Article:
Happy summer to the library community! Though the days have already started to shorten again, hopefully you all can find some time to enjoy the warm weather in the months ahead. As distracting as summer can be, at LRS we’re still knee deep in library data and working on some exciting projects, which include the PRISM study and a report on 2022 challenges to library materials in Colorado. In July, the 2022 Public Library Annual Report (PLAR) data will be verified and available to the public, meaning the Public Library Blueprints blog will also start exploring the latest Colorado public library data. In the meantime, we’re wrapping up our exploration of 2021 PLAR data by visualizing the square footage of Colorado public libraries through treemaps, a type of data visualization that grew on me as I wrote this post.
Treemaps consist of categories and subcategories represented proportionally by rectangles clustered together. As with many data visualization methods, the data is conveyed through both size (in this case the area of rectangles) and color. This data visualization came about in the 1990’s as a solution for sorting large data sets in limited space. Treemaps were named such because they were first conceptualized as an actual tree-shaped structure, but the problem with using a branching tree structure to display data is that it takes up a lot of space. Even though I like the thought of an elaborate tree structure depicting library data, it would likely not be easy to read or an efficient use of space. On the other hand, compacted rectangles eliminate white space while still keeping some visual appeal.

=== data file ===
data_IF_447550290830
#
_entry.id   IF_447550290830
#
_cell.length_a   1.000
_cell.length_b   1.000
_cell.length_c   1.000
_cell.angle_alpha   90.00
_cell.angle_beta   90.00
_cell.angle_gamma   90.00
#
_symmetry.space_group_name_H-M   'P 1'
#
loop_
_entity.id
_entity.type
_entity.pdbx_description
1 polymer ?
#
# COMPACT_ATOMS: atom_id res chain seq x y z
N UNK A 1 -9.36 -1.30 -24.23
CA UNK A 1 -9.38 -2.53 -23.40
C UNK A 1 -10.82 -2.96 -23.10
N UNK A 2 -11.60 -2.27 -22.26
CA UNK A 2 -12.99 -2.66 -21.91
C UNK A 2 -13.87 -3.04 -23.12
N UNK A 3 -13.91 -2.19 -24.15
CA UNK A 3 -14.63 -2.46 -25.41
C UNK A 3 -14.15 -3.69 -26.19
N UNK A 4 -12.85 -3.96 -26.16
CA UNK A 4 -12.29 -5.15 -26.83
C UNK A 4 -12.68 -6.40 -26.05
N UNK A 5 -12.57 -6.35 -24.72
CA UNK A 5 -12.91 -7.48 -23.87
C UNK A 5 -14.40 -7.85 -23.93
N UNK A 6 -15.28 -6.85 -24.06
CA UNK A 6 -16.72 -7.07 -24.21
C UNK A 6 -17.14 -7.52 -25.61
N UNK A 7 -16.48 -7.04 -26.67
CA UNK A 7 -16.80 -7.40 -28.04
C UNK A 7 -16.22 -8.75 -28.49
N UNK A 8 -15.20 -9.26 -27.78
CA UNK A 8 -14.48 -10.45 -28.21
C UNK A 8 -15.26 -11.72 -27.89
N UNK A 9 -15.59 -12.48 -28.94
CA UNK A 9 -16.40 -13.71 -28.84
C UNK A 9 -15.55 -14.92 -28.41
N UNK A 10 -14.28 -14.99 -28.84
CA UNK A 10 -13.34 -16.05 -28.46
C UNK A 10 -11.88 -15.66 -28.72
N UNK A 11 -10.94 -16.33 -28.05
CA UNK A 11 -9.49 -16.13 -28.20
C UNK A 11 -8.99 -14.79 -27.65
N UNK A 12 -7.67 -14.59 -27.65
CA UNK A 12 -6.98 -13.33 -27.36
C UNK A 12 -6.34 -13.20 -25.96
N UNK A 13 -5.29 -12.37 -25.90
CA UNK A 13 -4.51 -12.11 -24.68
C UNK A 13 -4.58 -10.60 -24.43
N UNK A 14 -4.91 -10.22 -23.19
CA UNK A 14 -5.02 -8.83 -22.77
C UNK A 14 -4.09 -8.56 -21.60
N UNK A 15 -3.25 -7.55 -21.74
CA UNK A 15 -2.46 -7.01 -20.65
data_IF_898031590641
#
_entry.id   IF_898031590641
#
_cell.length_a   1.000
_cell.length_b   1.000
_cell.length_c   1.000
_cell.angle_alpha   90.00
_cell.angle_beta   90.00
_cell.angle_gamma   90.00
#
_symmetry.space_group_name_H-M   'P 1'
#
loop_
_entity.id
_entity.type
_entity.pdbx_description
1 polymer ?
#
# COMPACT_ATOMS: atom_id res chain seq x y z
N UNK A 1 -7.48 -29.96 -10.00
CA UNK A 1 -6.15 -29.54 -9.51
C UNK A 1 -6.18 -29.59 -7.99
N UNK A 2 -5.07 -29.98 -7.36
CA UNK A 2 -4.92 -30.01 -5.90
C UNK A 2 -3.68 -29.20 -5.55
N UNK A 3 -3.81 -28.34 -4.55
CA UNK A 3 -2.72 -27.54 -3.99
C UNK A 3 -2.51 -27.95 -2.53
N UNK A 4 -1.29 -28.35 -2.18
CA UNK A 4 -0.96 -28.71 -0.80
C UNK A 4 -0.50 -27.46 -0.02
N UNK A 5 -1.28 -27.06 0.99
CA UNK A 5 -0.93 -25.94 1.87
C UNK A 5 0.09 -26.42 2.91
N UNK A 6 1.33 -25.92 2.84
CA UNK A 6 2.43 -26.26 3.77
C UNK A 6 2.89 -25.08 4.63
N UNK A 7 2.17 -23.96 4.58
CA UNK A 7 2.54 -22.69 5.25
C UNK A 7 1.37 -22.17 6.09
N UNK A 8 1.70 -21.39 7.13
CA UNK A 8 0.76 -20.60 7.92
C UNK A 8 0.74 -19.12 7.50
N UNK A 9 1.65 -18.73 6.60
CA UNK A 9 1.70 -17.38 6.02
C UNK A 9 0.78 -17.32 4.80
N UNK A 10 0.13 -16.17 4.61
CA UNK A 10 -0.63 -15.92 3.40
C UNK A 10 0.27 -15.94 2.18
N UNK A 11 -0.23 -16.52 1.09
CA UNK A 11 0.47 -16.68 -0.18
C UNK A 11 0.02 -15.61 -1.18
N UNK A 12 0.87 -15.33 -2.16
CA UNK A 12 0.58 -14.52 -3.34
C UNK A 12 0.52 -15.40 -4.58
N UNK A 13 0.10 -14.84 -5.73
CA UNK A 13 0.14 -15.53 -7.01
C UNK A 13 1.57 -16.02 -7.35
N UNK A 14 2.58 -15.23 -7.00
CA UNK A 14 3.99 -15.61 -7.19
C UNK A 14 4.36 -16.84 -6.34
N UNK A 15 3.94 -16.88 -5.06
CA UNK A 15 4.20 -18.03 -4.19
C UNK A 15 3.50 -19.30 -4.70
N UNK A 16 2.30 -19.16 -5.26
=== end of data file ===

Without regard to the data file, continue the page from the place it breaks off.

I chose to focus on treemaps in this post partly because I have minimal experience with them, and what better way to learn than to create them myself! Also, LRS has received a couple of inquiries from libraries about square footage, and a visualization that depicts data proportionally through rectangular areas struck me as a fitting way to show library square footage. Building the following treemaps was a learning experience, and I was surprised by the number of possibilities for these visualizations that opened up along the way.
This first treemap, Figure A, shows the square footage of the 20 smallest public libraries in Colorado categorized by region. It should be noted that the square footage listed is the combined square footage of every indoor location for each library. Each color represents a different region of Colorado, and within each region the libraries are sorted with the largest in the top left and the smallest in the bottom right. Separating the libraries by region shows how many libraries each region has in this data set. For example, the Front Range and Mountain Regions only have one library each in the 20 smallest libraries list. The Eastern Region contains nine of the 20 smallest libraries.
Showing only the 20 smallest libraries allows each rectangle to be sized so that its label is still visible. Wide ranging data sets can be challenging for treemaps because some rectangles will be overwhelmingly large while others will be very small proportionally, making them challenging to read. I tried to make Figure A as easy to read as possible by limiting the amount of data in the chart, including both banner labels for each region and a legend, and using different shades of the same color, because color contrast is more accessible for people with color blindness.